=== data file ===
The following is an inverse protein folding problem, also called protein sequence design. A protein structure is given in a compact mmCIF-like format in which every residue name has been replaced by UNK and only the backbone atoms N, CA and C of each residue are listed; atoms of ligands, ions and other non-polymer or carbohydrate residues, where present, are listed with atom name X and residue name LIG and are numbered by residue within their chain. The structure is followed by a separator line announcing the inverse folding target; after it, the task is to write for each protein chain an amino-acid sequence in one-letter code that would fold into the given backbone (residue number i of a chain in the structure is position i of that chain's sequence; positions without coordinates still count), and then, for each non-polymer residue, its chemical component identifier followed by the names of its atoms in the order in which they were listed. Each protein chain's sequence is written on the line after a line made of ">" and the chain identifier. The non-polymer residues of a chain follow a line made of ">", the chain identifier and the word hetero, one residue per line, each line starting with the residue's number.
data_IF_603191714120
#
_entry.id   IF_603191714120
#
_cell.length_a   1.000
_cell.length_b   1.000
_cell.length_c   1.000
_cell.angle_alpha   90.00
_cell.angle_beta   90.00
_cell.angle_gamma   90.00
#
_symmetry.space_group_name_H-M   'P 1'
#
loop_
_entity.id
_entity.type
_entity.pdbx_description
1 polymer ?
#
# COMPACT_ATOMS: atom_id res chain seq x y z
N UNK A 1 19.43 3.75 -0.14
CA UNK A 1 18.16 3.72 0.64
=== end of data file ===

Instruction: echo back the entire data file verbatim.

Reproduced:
The following is an inverse protein folding problem, also called protein sequence design. A protein structure is given in a compact mmCIF-like format in which every residue name has been replaced by UNK and only the backbone atoms N, CA and C of each residue are listed; atoms of ligands, ions and other non-polymer or carbohydrate residues, where present, are listed with atom name X and residue name LIG and are numbered by residue within their chain. The structure is followed by a separator line announcing the inverse folding target; after it, the task is to write for each protein chain an amino-acid sequence in one-letter code that would fold into the given backbone (residue number i of a chain in the structure is position i of that chain's sequence; positions without coordinates still count), and then, for each non-polymer residue, its chemical component identifier followed by the names of its atoms in the order in which they were listed. Each protein chain's sequence is written on the line after a line made of ">" and the chain identifier. The non-polymer residues of a chain follow a line made of ">", the chain identifier and the word hetero, one residue per line, each line starting with the residue's number.
data_IF_603191714120
#
_entry.id   IF_603191714120
#
_cell.length_a   1.000
_cell.length_b   1.000
_cell.length_c   1.000
_cell.angle_alpha   90.00
_cell.angle_beta   90.00
_cell.angle_gamma   90.00
#
_symmetry.space_group_name_H-M   'P 1'
#
loop_
_entity.id
_entity.type
_entity.pdbx_description
1 polymer ?
#
# COMPACT_ATOMS: atom_id res chain seq x y z
N UNK A 1 19.43 3.75 -0.14
CA UNK A 1 18.16 3.72 0.64